Every sidewalk is a dance floor for Scarlett Güemez, a 26-year-old ballerina who is trying to bring people closer to the Mexican art scene.
Her outfit seems perfectly normal for a relaxed Sunday afternoon. However, below her jeans, she’s not wearing sneakers, but a pair of pink ballet shoes.
The Alameda Central Park is very crowded, but Scarlett Güemez does not hesitate to lift her left leg and perform a flawless arabesque. People turn their heads towards her, and she responds by executing a pirouette that earns her applause from the improvised audience.
Güemez has been dancing since she was 11, but it was in 2014 when she started performing in public spaces.
“When I joined the National Dance Company in Mexico City, I got a lot of messages from photographers and videographers inviting me to collaborate,” Güemez explains after finishing her choreography and taking some pictures with her new fans.
“We didn’t have a professional studio back then, so we decided to shoot outside,” she says. “People really seemed to like it, so I started performing in different parts of the city. It became a great way to make others aware that ballet is still a living art.”
Whether a Mexican square, a public library or even in the middle of a forest, to Güemez, spaces are not a limitation when it comes to dancing.
“Just give me a pair of ballet shoes and I’ll find a stage,” the ballerina says.
According to the artist, ballet shouldn’t be confined exclusively to the traditional theaters. As a performing art, it belongs to any place with potential spectators.
“I think people sometimes feel intimidated by places like the Palace of Fine Arts. They think it’s too fancy or too posh for them,” she explains. “When I dance in random places, people approach me and ask about what I do. They want to know when my next show is and how they can see it. I think they begin to realize that ballet is much more approachable than they originally thought.”
Through her public performances, Güemez is trying to spark people’s curiosity in the arts and promote the National Dance Company’s work. After every outdoor show, she documents her dance moves to her 27,000 followers on Instagram or on her other social media accounts and sometimes even offers free tickets to the ballet events in the city.
Throughout her career, Güemez has witnessed how theaters attract more people every year and how tickets sell faster before every show, but she is also aware there is still a lot to do in the Mexican art scene.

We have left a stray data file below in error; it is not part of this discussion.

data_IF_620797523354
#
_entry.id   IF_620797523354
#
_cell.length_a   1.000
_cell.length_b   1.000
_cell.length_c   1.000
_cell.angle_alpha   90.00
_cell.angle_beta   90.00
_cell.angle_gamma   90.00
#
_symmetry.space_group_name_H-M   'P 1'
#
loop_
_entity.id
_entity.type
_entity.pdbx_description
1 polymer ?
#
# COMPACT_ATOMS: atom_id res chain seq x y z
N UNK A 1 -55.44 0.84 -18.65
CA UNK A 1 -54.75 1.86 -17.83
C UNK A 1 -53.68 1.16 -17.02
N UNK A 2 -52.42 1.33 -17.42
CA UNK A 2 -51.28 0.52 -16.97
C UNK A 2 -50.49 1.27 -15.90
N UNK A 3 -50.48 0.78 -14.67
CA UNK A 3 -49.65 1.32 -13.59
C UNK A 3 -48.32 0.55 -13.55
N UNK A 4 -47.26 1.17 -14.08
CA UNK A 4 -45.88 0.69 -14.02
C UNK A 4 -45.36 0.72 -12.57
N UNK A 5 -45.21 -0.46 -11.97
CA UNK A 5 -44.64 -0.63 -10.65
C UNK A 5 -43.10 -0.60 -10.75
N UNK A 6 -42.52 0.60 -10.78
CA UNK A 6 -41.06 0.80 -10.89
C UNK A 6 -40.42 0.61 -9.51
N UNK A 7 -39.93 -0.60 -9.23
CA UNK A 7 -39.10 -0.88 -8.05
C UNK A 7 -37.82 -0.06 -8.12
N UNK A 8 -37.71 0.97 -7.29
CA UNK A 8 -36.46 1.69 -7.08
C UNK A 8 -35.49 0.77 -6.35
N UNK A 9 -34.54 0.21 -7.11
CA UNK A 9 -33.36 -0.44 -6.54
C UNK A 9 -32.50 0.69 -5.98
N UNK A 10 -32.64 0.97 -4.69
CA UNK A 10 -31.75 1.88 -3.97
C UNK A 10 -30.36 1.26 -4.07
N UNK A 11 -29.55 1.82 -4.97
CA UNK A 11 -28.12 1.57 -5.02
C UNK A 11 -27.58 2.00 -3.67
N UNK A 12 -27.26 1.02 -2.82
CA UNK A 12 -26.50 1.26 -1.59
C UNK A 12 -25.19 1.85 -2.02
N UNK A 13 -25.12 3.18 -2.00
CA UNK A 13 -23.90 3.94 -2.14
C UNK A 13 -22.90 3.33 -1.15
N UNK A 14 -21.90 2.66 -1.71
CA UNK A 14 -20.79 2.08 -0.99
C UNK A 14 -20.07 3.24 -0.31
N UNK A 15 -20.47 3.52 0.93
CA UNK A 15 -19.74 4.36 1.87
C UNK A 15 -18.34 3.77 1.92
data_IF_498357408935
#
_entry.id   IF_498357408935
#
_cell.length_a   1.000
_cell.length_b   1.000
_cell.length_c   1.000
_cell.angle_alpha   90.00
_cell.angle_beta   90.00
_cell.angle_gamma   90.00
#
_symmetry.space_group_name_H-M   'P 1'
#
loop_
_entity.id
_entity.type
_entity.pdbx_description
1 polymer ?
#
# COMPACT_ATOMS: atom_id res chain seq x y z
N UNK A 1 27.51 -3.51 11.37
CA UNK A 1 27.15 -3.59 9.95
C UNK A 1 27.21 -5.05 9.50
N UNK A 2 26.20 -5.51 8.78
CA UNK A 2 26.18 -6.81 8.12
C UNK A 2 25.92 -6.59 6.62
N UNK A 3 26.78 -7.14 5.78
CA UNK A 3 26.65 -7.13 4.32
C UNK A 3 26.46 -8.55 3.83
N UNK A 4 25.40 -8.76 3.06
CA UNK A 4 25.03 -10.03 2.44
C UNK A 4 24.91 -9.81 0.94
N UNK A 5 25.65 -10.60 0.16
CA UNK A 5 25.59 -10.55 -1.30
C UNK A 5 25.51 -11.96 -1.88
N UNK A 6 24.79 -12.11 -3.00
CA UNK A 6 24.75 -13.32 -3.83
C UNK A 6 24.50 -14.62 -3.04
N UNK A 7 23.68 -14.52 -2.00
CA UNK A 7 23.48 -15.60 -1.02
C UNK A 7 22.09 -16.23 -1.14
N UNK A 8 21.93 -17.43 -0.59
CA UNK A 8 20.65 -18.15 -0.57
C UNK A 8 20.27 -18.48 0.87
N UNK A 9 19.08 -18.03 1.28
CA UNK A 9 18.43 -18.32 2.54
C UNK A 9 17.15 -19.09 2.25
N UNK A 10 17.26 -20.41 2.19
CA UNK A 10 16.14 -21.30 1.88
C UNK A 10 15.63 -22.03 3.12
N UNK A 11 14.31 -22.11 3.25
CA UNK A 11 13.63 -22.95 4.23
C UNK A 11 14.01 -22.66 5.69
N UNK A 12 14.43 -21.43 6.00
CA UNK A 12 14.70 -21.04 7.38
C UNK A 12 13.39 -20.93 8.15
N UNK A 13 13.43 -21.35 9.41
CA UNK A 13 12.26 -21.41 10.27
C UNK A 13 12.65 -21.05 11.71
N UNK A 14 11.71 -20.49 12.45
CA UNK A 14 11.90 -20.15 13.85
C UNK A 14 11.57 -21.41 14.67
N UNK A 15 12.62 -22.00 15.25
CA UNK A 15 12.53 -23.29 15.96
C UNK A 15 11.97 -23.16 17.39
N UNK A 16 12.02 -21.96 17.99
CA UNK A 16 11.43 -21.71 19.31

“Ballet has something to offer to everyone,” she assures. “I dream about the day when going to the ballet is as common as going to the movies. That’s why I dance on the streets: I’m trying to normalize my art.”
Mexican pedestrians are not the only ones that have got to know Güemez’s dance moves. The performer has also done some shows in places like Argentina, Paraguay and Brazil.
“They have been amazing experiences. I’ve learned something from each place,” she says. “But I just love performing in my own country – Mexico is my favorite stage.”
Güemez states that her street dancing not only helps to raise awareness of ballet but also of Mexico and its culture.
“If you place a ballerina in the middle of Chapultepec forest or the busy streets of the Roma neighborhood, you force people to see those places under a different light,” she says.
The artist says that ballet has a way of complementing the architecture and natural spots of the country. She just needs to decide which dance moves would look better in a specific location. Güemez has chosen places like the Xochimilco water channels, the Teotihuacan pyramids or the Soumaya Museum to perform her choreographies, but her preferred place is Mexico City’s downtown.
“I just love the contrast,” says Güemez. “It’s amazing to see how I can do a tour en l’air (turn in the air) right next to the corn street stall or behind a traffic policeman. It just shows how versatile ballet can be.”
The reason Güemez believes that fine arts, and especially ballet, deserve a better spot in the Mexican entertainment scene is because they have something to offer every type of audience.
“Yes, we do perform classical pieces like Giselle or Romeo and Juliet,” the dancer says, “but not many people know that we also offer ballet shows for children and families, which are shorter and easier to watch.”
She enjoys motivating young girls to dance. After her street choreographies, she is always willing to give advice to the aspiring performers and take pictures with them.
“My mom was a dancer,” she says. “She specialized in Mexican folk dance, and she inspired me to become a ballerina. Maybe I can do that for other girls, too.”
The artist affirms that ballet is an escape from reality, but she also emphasizes that this art form is not only an aesthetically pleasing show. Ballerinas are also actresses, athletes and sometimes even singers. Behind every performance, there is a story that the audience has to unravel. There’s drama, there’s mystery and also romance. The spectators have the opportunity to accompany the characters on their journey, and they get to interpret their actions and feelings exclusively through their body language.
According to Güemez, there are no cultural barriers when it comes to this type of performance. Everyone can interpret a performance in their own way.
“Ballet is much more than dancing; it’s storytelling in its purest form,” Güemez says. “You don’t have to be rich or well-educated to enjoy ballet. Dancing has no words; it communicates with a universal language, you just need to give yourself a chance to listen to it.”